PublicInvest Research

Author: PublicInvest   |   Latest post: Fri, 27 Nov 2020, 11:04 AM


PublicInvest Research Headlines - 10 Apr 2020

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Global: World economy faces USD5trn hit that is like losing Japan. The coronavirus pandemic is set to rob the global economy of more than USD5trn of growth over the next two years, greater than the annual output of Japan. That is the warning from Wall Street banks as the world plunges into its deepest peacetime recession since the 1930s, after the virus forced governments to demand that businesses close and people stay home. Although the downturn is predicted to be short-lived, it’ll take time for economies to make up the lost ground. Even with unprecedented levels of monetary and fiscal stimulus, GDP is unlikely to return to its pre crisis trend until at least 2022. That’s a similar timescale to the aftermath of the global financial crisis just over a decade ago, though the recovery could yet prove even more sluggish than economists are predicting. It underscores the massive task for policy makers, who must deliver enough stimulus to drive the rebound but avoid reopening their economies too soon and allowing the virus to return. (Bloomberg)

US: Jobless claims exceed 6m for second straight week. Number of Americans seeking unemployment benefits in the last three weeks has blown past 15m, with weekly new claims topping 6m for the second straight time last week amid tough measures to control the novel coronavirus outbreak that have abruptly ground the country to halt. The weekly jobless claims report strengthens economists' expectations of job losses of up to 20m in April and their conviction that the economy is in deep recession. The government reported that the economy purged 701,000 jobs in March. That was the most job losses since the Great Recession and ended the longest employment boom in US history that started in late 2010. Data for the prior week was revised to show 219,000 more applications were received than previously reported, taking the tally for that period to 6.867m. (Reuters)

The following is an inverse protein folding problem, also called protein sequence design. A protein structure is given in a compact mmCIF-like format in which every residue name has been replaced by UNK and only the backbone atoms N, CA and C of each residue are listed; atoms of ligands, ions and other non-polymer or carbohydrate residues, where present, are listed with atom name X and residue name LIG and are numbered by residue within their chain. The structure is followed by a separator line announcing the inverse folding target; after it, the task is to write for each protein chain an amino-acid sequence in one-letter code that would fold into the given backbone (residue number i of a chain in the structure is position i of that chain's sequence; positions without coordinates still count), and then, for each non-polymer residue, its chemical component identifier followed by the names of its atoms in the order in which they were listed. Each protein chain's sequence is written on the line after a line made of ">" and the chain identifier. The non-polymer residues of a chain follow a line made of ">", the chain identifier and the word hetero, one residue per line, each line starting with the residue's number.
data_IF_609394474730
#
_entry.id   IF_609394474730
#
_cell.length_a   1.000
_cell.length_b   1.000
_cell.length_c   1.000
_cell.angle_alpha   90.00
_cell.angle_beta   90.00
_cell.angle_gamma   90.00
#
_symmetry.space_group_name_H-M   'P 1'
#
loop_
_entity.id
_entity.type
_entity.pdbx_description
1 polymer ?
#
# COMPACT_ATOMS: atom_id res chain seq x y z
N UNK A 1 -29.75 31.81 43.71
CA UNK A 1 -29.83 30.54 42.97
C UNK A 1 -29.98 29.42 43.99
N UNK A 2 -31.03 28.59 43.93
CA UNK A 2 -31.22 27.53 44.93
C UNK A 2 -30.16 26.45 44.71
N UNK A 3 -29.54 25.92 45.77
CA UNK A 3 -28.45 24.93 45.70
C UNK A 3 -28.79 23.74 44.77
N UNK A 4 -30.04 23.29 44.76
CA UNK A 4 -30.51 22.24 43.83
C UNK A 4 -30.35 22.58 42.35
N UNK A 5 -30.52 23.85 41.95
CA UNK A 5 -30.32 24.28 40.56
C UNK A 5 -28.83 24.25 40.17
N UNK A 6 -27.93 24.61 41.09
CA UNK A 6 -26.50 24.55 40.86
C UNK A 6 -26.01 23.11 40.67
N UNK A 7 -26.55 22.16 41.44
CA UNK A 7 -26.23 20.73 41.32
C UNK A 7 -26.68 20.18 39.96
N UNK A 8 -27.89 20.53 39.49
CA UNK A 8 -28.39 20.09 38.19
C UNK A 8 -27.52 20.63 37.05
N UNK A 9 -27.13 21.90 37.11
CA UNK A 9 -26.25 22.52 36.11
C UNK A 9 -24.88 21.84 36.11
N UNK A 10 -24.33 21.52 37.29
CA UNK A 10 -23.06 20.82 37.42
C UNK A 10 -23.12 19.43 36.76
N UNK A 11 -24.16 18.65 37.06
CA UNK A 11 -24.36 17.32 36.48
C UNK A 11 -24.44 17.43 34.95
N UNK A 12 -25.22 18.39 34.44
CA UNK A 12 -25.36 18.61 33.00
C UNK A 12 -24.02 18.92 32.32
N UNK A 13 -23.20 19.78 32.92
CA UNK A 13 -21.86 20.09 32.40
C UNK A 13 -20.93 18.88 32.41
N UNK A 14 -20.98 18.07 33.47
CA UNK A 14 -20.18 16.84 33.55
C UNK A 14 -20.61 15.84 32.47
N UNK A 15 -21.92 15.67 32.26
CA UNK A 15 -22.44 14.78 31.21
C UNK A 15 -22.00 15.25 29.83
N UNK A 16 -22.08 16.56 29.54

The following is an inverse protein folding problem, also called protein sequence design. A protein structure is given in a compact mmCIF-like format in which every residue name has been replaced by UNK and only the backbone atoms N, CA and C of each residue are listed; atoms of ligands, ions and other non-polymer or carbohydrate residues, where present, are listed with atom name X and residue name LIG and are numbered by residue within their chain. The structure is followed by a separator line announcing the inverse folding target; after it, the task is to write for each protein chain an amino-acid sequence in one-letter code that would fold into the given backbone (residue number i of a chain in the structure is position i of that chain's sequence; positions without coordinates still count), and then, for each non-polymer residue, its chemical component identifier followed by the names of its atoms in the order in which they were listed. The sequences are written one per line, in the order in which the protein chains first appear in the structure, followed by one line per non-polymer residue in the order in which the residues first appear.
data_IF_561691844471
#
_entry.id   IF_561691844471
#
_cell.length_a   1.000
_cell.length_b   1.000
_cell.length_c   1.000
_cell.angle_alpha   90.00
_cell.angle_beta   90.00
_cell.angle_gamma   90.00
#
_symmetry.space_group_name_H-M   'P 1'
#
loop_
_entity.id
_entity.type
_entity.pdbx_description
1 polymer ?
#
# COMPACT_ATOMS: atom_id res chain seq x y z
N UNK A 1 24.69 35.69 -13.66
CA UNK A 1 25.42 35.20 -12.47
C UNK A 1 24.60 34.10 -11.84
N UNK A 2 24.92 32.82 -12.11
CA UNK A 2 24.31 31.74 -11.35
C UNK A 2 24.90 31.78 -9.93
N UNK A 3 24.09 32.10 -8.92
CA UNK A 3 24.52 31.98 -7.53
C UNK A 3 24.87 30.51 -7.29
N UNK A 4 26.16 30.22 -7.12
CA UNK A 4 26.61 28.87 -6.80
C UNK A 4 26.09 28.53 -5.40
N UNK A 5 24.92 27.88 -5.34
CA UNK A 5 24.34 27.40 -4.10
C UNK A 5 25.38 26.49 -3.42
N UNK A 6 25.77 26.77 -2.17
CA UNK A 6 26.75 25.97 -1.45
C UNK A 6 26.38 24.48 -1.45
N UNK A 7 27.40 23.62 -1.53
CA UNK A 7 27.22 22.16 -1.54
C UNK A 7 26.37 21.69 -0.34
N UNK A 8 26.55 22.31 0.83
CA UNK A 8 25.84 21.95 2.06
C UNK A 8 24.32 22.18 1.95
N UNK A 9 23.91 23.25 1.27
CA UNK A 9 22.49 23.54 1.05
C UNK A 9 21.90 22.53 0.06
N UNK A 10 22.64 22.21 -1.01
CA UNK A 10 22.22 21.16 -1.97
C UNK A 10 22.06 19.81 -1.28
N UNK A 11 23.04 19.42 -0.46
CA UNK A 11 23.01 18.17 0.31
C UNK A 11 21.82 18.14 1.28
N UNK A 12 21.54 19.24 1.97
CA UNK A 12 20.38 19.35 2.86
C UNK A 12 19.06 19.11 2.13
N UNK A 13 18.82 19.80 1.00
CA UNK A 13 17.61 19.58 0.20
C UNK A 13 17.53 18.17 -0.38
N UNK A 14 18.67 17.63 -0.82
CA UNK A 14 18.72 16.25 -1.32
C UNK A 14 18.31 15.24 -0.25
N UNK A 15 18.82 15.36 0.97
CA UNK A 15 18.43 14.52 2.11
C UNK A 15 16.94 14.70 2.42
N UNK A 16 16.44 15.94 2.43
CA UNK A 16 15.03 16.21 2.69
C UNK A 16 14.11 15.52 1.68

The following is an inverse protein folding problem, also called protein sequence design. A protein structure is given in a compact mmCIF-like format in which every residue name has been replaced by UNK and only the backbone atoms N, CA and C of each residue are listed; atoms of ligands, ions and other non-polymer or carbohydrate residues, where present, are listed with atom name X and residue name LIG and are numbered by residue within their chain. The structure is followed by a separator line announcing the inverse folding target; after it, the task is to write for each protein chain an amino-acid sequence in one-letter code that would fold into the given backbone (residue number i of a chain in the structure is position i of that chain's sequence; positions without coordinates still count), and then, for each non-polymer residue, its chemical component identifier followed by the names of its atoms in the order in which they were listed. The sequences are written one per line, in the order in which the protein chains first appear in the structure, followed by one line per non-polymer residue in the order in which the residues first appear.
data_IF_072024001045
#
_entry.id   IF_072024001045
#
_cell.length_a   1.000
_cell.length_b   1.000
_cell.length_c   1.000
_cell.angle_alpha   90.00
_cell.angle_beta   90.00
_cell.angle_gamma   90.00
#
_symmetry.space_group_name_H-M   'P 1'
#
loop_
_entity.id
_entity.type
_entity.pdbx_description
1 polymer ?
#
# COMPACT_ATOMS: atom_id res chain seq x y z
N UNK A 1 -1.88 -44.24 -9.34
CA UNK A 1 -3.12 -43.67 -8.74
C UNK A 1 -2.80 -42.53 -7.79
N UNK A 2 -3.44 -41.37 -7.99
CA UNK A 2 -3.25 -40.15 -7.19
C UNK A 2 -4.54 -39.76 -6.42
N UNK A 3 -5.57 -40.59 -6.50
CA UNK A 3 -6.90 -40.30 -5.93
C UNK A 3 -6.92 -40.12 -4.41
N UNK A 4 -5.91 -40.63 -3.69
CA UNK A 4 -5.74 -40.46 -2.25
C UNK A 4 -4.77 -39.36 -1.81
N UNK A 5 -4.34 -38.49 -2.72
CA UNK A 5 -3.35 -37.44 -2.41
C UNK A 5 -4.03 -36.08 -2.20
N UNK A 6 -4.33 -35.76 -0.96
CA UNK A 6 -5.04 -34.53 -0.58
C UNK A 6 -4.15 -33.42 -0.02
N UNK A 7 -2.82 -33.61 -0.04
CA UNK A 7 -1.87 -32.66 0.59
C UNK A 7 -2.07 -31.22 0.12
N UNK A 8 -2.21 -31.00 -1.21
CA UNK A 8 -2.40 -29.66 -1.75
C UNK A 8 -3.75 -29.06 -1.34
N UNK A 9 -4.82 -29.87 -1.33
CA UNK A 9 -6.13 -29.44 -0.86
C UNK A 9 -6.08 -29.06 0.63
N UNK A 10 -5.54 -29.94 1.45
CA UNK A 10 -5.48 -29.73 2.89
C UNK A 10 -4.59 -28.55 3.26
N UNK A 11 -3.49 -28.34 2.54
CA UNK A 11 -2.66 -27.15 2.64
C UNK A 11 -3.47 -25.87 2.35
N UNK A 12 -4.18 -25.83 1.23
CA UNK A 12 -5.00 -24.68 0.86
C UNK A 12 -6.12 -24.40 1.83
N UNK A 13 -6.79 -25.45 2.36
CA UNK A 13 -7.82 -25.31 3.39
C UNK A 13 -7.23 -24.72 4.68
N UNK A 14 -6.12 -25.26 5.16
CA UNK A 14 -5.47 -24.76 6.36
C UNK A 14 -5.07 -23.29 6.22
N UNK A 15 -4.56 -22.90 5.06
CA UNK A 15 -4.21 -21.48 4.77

US: Wholesale inventories slump more than expected in February. Reflecting decreases in inventories of both durable and non-durable goods, the Commerce Department released a report showing a bigger than expected decrease in US wholesale inventories in the month of February. The Commerce Department said wholesale inventories slid by 0.7% in February after falling by a revised 0.6% in January. Economists had expected wholesale inventories to decrease by 0.5% compared to the 0.4% drop originally reported for the previous month. The bigger than expected decline in wholesale inventories came as inventories of durable goods slumped by 0.8% and inventories of non-durable goods fell by 0.4%. The report also said wholesale sales tumbled by 0.8% in February following a 1.3% jump in the previous month. (RTT)

US: Consumer sentiment shows record nosedive in April. Preliminary data released by the University of Michigan showed a record-breaking decline in US consumer sentiment in the month of April. The report said the consumer sentiment index plummeted to 71.0 in April after plunging to 89.1 in March. Economists had expected the index to tumble to 75.0. Surveys of Consumers chief economist Richard Curtin noted the 30-point drop seen over the past two months was 50% larger than the prior record. The steep drop by the headline index came as the current economic conditions index sank to 72.4 in April from 103.7 in March, with the 31.3-point nosedive nearly twice the prior record decline. The index of consumer expectations also slumped to 70.0 in April from 79.7 in March, although Curtin noted the decrease was not nearly as steep as the record 16.5-point drop in December of 1980. (RTT)